Anti-Racism

Fight and a "bit of banter"

Published on: Wed, 19/02/2020 - 09:24
Author

Emma Rickman

In a previous entry I wrote about K, an industrial cleaner who was poisoned by ingesting lime. In the meantime a senior operator retired, leaving space for an assistant to step up, and a vacancy on the assistant’s team. K interviewed for the assistant’s job and (finally) got it. This left room for A, a new recruit, on the cleaning team.

A is loud, cheerful, hard-working, and has autism and ADHD. He takes to hoovering the plant and doing sandwich runs energetically. The problem, as well as the sighs and the stupid comments from some, is that his Dad works in the control room. This is a source

Being “minimally civil”

Published on: Wed, 12/02/2020 - 10:32
Author

Cathy Nugent

Keith Kahn-Harris, in his book Strange Hate: Antisemitism, racism and the limits of diversity, argues that selective anti-racism and selective racism have become dominant modes.

Certain minorities, and certain sub-sections of minorities, are approved when they express a political or social orientation that is a close fit to another group. In other words, there is a process of political selecting out going on.

For Kahn-Harris, Jews have precipitated the development of selective anti-racism, and in his book how Jewish people are treated forms a “case study”. Unfortunately he does not make any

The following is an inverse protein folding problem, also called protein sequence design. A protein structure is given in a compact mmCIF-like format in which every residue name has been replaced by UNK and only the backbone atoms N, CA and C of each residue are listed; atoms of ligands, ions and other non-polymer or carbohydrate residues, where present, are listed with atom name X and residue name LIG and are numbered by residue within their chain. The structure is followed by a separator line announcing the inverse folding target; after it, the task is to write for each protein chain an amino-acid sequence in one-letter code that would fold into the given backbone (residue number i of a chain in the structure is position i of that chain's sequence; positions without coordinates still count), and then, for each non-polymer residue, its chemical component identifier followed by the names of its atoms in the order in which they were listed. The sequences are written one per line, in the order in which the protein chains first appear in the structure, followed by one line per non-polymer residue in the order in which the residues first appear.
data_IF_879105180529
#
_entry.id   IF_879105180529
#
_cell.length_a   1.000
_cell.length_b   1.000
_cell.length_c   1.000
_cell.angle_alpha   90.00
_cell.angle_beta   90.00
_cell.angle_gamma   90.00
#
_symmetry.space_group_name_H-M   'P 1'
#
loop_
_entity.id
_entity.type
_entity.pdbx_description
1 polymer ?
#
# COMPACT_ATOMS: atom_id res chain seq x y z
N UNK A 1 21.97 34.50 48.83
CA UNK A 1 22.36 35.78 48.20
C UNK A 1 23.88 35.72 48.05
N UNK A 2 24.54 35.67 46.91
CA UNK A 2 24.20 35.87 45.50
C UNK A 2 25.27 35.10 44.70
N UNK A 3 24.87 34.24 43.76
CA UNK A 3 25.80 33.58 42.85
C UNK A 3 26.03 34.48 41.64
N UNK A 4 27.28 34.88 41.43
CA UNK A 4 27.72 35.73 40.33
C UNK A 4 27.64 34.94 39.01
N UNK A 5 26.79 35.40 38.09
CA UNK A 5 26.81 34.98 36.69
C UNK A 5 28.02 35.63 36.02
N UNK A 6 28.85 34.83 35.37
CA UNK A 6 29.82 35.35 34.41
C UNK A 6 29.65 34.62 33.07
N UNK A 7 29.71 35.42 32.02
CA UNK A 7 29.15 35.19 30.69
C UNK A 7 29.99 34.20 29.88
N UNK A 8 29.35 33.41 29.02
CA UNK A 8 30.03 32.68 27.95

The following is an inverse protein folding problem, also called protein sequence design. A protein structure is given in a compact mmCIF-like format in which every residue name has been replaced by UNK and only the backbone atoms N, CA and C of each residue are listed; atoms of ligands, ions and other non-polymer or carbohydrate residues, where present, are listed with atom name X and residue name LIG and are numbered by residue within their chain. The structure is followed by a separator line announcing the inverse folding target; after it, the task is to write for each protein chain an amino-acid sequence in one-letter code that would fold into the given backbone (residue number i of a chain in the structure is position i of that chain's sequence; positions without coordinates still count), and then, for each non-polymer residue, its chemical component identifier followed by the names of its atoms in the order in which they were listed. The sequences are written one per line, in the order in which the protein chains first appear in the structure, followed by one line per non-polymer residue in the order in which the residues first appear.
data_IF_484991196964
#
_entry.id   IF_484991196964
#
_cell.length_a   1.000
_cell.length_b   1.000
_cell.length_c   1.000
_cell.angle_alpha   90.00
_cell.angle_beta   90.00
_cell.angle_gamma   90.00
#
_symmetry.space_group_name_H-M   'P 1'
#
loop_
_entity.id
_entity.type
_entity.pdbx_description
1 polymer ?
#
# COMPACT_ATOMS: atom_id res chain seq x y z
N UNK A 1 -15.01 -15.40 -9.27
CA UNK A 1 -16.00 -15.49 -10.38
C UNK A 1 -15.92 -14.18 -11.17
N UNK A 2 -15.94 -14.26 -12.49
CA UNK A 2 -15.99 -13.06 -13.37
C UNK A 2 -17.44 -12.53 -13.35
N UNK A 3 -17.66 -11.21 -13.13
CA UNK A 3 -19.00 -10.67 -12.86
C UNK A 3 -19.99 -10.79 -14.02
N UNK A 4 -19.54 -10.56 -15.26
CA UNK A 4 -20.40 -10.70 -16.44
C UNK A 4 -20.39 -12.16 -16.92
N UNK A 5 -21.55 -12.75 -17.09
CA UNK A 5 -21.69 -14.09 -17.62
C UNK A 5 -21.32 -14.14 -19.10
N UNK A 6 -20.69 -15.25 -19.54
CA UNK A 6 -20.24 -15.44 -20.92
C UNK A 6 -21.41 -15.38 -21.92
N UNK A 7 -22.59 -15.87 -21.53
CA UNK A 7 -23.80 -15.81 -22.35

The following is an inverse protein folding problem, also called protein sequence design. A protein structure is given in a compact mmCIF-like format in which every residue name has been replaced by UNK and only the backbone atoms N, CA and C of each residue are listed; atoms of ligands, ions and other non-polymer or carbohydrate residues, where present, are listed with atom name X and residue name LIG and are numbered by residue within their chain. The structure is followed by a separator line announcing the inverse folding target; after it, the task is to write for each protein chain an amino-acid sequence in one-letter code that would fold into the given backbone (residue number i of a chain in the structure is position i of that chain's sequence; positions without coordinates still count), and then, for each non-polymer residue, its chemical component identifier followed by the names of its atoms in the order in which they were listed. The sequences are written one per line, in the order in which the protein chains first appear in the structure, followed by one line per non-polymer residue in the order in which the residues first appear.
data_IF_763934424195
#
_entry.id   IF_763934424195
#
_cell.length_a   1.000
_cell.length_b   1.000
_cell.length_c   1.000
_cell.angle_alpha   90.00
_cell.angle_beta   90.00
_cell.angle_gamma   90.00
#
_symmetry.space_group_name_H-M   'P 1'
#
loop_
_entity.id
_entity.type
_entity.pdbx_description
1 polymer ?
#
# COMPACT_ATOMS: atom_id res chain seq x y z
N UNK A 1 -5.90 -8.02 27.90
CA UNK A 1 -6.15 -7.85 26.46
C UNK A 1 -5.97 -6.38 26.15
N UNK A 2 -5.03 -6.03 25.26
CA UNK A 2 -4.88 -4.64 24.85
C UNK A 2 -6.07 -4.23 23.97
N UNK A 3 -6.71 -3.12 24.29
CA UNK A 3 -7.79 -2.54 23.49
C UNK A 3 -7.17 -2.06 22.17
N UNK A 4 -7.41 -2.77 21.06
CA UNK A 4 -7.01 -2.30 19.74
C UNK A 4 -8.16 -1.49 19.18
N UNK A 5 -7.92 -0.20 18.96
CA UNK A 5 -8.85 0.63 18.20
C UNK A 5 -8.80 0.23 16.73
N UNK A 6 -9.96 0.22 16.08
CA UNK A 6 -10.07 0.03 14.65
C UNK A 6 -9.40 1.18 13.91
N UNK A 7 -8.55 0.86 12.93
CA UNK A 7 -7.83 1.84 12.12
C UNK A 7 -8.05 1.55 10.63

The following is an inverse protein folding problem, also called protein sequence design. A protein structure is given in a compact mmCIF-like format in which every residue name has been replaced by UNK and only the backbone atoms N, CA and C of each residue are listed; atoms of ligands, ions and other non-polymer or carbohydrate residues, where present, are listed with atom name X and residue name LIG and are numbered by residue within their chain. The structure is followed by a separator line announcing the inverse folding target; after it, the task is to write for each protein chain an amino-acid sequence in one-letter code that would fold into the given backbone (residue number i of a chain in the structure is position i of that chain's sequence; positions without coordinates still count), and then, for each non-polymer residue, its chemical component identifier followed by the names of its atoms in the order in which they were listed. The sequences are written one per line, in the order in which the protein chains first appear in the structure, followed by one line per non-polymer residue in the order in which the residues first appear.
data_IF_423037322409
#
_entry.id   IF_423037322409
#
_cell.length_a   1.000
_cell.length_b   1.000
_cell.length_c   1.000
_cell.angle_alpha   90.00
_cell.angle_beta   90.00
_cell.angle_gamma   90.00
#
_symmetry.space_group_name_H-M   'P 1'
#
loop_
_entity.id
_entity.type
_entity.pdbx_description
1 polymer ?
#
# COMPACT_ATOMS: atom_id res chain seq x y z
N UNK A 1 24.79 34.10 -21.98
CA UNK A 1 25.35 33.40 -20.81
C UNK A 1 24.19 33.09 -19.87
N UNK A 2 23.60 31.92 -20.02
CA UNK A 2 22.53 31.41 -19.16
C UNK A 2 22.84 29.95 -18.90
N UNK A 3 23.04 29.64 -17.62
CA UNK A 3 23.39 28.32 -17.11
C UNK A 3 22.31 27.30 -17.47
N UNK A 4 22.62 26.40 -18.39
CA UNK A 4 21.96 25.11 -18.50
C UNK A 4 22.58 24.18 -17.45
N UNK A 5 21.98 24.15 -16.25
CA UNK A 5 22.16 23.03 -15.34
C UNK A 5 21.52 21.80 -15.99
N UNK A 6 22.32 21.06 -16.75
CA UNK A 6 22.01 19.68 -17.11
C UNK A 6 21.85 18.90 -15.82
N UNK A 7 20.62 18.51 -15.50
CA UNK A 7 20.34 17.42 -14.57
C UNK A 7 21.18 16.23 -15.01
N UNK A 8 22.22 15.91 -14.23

250 million strike in India

Published on: Wed, 29/01/2020 - 11:41
Author

Matt Cooper

The Hindu-chauvinist BJP Indian government is meeting serious resistance.

Trade unions have been taking action. The Modi government was forced to back off a series of economic reforms including privatisation and attacks on workers’ rights after strikes in 2015, 2016 and 2019. Those issues have not gone away. Ten India trade union federations called a one-day general strike on 8 January against the government’s economic policies (the eleventh federation is affiliated with the Hindu chauvinist movement and did not strike).

The workers were joined by farmers in their action. It brought out

Other motions not passed - AWL conference 2019

Published on: Tue, 21/01/2020 - 14:28
Author

Angela Driver, David Pendletone, Simon Nelson, Luke Hardy

Motions on left antisemitism, the Hijab in schools, and social security and Labour's policy, were all submitted to AWL conference 2019. The conference decided that the first of these motions - on left antisemitism - should not be voted on, after a debate; the second, on the Hijab in schools, fell; the third - on social security - were not voted on, as decided before any debate.

Oppose Modi's anti-Muslim drive!

Published on: Wed, 08/01/2020 - 12:42
Author

Matt Cooper

Since winning power India in 2014, Nahendra Modi and the BJP have pursued a Hindu-chauvinist agenda.

On 12 December the Modi regime passed its Citizenship (Amendment) Act (CAA), building on the National Register of Citizenship (NRC) in attempting to remove the rights of many Muslim Indians.

Since the CAA passed last month there have been protests across India, not only from Muslims but also from the left and other defenders of India’s secular constitution. Following a ban on all protests in the northern state of Uttar Pradesh (ruled by the BJP but with a 40% Muslim minority), continued

When the Morning Star justified racism

Published on: Wed, 18/12/2019 - 12:44
Author

Sean Matgamna